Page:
The adventures of Sir Harvey Helicopter, the Whirling Detective, and his Assistant, Single-Rotor Samson

Adventure 1: Sir Harvey Goes Fishing

Jim completed four Sir Harvey Helicopter stories. He had plans for others but they were never written. He wrote them for children aged between 6 and 8 years old and he envisaged them published as illustrated books rather like the Rev Awdry's "Thomas the Tank Engine" stories. He wrote: "Revised from fairy tales to more modern version May 1968." The early fairy stories have not survived. This is the first story: Sir Harvey Goes Fishing.

Sir Harvey Helicopter - the whirling detective - sat with his Lady Hilda high up in the heliport garden - a lovely land of red roses on the tallest building in Big City.

Sir Harvey twizzled his monster moustache and sipped his favourite drink: strong tea with four lumps! Lady Hilda was knitting. His friend, Single Rotor Samson, sat at the sky-radio, waiting for news from the Wide Wide World. Sudden crackling on the sky-radio made Samson leap from his pad. It was Big-Whiskers Edward - Chief of Police in Big City Below. As usual, he sounded very excited and, as usual, he got very mixed up.

'Big Edward calling,' he said. 'Big Edward calling Sir Helly Harvey-Copter,' he spluttered, 'I mean Sir Harvey Helicopter.'

'He does sound excited,' said Samson.

Big Edward went on, spluttering through his whiskers. 'A strange person has captured our sky-friend Kenneth Kite. He has been taken to Black River.'

Before Big Edward had finished spluttering through his nest of whiskers, there was a honking made by a flock of geese.

'You honky old geese - you've spoiled the message,' shouted Samson.

'Calm, Samson,' said Sir Harvey. 'There's no use in shouting at silly honky geese. We must do something.'

He waved goodbye to Lady Hilda Helicopter and whirled off into the afternoon sky. Single Rotor Samson whirled off after him.

Now, as all the heavens know, helicopters are friendly with every creature in the sky - with aeroplanes, balloons, kites, jets, clouds and birds, even with fog and mist. You wouldn't think that fog and mist would be friendly, would you?

Soon Sir Harvey caught up with the honking geese.

'Good afternoon, geese,' he called.

The geese stopped their honking. 'Good afternoon whirling friend and wizard,' honked Leader Goose.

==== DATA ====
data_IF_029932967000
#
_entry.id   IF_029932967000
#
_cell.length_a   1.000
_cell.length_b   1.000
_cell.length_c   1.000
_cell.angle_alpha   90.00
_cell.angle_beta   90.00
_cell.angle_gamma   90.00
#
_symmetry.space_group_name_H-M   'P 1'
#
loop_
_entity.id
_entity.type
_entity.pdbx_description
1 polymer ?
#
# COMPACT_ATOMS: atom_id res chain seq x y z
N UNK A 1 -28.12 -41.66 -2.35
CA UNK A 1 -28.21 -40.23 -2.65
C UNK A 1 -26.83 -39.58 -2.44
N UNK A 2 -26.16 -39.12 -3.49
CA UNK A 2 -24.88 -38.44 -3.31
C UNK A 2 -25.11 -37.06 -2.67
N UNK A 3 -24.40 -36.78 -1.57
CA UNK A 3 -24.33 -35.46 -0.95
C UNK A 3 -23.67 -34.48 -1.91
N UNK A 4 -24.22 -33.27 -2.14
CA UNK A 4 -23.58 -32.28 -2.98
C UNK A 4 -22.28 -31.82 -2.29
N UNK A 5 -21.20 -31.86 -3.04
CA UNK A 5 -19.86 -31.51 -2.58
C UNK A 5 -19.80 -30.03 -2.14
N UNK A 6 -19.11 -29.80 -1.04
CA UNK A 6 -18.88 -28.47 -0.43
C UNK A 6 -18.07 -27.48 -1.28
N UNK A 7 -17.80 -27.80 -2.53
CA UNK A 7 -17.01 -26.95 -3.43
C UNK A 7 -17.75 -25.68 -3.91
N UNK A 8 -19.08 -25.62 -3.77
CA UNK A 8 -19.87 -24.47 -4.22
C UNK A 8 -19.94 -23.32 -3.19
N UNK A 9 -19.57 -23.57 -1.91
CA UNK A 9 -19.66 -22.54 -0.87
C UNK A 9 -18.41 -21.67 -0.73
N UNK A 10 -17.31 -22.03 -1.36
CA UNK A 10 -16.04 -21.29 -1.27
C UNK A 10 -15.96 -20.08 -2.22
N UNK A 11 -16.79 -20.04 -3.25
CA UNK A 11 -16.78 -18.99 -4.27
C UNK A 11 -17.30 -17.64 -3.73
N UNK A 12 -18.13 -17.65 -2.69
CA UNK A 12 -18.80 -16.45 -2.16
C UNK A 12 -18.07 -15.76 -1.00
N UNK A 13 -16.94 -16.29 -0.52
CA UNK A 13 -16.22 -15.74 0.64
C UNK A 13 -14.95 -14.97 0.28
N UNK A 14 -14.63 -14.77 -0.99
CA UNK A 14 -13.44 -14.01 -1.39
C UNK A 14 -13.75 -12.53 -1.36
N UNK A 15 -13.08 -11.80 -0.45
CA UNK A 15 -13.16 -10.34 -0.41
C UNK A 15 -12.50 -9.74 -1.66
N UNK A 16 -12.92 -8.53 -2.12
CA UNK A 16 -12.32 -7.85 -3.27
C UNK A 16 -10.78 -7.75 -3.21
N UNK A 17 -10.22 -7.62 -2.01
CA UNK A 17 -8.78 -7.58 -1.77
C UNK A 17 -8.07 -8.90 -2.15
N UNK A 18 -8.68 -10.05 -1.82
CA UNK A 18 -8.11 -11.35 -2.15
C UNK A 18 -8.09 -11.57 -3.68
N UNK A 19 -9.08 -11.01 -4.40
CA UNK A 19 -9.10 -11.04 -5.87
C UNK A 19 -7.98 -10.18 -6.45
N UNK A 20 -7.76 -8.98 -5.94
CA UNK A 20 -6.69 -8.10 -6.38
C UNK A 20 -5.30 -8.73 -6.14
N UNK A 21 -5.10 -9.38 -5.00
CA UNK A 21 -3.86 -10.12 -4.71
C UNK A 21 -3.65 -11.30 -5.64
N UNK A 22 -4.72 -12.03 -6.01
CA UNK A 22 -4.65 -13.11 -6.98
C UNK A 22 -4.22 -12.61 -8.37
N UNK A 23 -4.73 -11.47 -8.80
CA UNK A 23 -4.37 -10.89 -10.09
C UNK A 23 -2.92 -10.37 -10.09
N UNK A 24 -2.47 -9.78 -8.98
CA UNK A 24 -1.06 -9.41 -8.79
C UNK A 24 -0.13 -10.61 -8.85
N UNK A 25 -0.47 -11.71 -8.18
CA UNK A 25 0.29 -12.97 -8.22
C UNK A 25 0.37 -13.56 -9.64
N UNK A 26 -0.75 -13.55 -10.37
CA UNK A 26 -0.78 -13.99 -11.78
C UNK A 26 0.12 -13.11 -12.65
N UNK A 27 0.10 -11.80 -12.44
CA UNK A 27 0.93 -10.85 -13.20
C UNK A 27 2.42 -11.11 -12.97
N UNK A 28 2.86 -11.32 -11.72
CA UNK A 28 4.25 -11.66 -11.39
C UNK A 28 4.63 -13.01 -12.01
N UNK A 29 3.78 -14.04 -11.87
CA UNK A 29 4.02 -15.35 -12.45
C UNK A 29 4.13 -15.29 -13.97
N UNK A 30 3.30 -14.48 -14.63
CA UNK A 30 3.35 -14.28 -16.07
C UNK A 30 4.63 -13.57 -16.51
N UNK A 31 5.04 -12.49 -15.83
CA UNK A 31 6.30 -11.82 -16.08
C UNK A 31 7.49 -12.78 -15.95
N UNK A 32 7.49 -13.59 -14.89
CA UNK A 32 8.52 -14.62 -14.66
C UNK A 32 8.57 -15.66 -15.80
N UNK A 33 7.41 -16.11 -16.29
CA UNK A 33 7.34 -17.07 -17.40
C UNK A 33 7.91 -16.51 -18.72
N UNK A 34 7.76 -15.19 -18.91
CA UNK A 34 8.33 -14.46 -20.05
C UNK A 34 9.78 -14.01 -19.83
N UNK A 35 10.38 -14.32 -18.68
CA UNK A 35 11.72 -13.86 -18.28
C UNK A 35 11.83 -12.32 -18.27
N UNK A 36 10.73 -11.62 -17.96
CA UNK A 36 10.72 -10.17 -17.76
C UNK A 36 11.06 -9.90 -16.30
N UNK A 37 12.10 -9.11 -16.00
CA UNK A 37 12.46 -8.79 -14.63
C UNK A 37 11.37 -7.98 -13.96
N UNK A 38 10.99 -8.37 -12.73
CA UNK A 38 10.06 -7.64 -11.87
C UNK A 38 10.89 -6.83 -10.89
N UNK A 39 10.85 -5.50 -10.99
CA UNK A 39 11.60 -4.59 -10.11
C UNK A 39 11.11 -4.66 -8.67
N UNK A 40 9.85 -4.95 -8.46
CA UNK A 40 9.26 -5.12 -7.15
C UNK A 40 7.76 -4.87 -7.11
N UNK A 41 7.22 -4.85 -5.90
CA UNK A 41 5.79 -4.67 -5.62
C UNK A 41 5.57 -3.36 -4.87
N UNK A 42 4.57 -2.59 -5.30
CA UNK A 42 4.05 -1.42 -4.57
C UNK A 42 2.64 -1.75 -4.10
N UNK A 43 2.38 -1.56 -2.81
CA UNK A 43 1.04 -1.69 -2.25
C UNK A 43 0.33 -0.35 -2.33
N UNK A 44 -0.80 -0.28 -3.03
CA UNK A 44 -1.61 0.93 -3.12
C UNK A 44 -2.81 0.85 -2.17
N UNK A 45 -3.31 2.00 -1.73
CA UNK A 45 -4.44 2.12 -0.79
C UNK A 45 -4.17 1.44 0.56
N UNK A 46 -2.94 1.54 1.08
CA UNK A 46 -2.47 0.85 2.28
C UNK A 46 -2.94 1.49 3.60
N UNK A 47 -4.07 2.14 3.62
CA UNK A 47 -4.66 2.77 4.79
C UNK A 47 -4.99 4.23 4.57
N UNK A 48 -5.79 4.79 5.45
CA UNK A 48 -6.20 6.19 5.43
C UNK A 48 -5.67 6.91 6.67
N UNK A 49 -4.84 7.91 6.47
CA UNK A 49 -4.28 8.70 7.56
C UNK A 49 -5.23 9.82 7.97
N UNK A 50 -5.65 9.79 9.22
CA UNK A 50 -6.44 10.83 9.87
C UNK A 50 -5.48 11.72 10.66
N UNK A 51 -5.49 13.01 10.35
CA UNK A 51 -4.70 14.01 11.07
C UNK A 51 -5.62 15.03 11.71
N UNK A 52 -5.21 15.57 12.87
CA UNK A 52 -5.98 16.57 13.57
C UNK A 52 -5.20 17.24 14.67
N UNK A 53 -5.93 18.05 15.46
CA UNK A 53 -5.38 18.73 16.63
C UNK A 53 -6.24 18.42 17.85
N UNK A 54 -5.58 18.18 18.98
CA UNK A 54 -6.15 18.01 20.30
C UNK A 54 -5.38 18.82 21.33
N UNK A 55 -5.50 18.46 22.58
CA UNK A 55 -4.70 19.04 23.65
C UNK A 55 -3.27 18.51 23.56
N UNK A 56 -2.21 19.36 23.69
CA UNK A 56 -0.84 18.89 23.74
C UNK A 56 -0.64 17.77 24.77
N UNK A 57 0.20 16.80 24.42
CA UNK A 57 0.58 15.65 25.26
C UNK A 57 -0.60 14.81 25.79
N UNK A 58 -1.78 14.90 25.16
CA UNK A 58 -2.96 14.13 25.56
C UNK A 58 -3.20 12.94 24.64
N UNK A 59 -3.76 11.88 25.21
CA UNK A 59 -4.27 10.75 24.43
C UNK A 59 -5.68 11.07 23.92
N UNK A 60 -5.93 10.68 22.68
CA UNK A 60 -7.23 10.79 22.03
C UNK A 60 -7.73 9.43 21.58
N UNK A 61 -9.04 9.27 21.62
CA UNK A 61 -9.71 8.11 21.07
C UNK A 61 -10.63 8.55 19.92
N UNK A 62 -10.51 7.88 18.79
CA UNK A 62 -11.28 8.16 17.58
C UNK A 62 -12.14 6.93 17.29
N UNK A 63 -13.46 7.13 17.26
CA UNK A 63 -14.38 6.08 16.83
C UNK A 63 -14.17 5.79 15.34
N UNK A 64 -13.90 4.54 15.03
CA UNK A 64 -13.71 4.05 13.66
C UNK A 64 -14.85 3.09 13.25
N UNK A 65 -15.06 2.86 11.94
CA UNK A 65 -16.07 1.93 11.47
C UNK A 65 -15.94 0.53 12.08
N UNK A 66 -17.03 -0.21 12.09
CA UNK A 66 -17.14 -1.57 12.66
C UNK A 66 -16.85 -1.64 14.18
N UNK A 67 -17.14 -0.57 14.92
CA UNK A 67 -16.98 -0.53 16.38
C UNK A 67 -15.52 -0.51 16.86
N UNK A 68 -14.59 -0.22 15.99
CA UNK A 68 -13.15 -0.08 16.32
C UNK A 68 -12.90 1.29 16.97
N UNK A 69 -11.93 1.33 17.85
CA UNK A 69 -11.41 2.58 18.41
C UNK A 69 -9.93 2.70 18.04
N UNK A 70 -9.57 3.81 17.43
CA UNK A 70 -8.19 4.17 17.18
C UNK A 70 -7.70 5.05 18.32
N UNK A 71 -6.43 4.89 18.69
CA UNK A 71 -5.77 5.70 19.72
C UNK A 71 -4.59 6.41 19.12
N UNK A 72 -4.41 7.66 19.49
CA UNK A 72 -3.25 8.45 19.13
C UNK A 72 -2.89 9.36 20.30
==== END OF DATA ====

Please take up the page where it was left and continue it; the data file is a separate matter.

They liked Sir Harvey and were always ready to have a chatty honk with him. But Sir Harvey was very serious today.

'Kenneth Kite has been kidnapped by a strange person and taken to Black River. Can you help me find him?'

'Not today,' honked the goose. 'It's spring and we're off to the Northlands, but Freddy Fog might help you. He's been hanging around the river all day.' Sir Harvey found Freddy floating gently over Black River.

'Are you hiding a strange person in one of your foggy pockets?' asked Sir Harvey.

'No,' said Freddie, 'but there's a strange fish in Grey Harbour.'

'Interesting,' said Sir Harvey twizzling his moustaches. 'Now please do me a favour and roll your fog away from Grey Harbour so that I can examine this unusual fish.

Immediately Freddy lifted the fog and let Jaffa Sun do some shining. The sky became blue. Sir Harvey could see the peculiar fish, right in the middle of Grey Harbour.

'It's a whale,' said Single Rotor Samson.

'You're whirling to silly conclusions again,' said Sir Harvey. 'I think it's a submarine.'

'By all the thunder in the Wide Wide World, you're right!' said Samson.

'We must stop it,' said Sir Harvey. 'It's moving out to sea; perhaps Kenneth Kite is in it.'

'But how can we stop it?' asked Samson, looking puzzled as usual. Sir Harvey, the whirling wizard, was always being asked to solve great sky-crimes. He began to think.

Whenever he was thinking, he hovered; his great rotor blades moving round slowly. After a few minutes hovering, he twizzled his moustache and said quickly, 'The answer is, if it's a peculiar fish we'll fish it out.' Samson looked puzzled again.

'Oh do stop looking puzzled Samson,' he said, 'do me a job instead. Ask all our sky-friends, especially the balloons and kites, to come to Grey Harbour immediately.

Samson scratched his rotor blades and whirled off, still looking puzzled. Sir Harvey flew to Super Store where he bought rope and magnets.

When the kites and balloons had gathered over Grey Harbour, he tied ropes to them and at the end of each rope dangled a magnet. Sir Harvey directed them over the submarine. The magnets stuck to it and, with a big heave, the submarine was lifted out of Black River.

What a sight - a submarine dangling in the air! Sir Harvey peered in through the small round windows. Inside he could see Kenneth tied to a chair. There was someone else - who was it? Sir Harvey hovered, thinking very hard. At last he remembered. It was Kerry the Kidnapper, from Bally Big.

When Kenneth was safe he threw a party in Sir Harvey's rose garden at the heliport.

'Friends,' he said to all the people whom he had invited, 'you will never believe me. I went to sea in a submarine and saw birds flying past the portholes.'

The sky-people, who are a laughing lot, laughed and laughed.

'I never knew that I was being rescued by Sir Harvey,' said Kenneth.

'Three cheers for the whirling wizard,' shouted the sky-people.

But Sir Harvey had gone; whirled off to another adventure. He had just received another excited message from Big-Whiskers Edward in Big City Below....


L. J. Hyde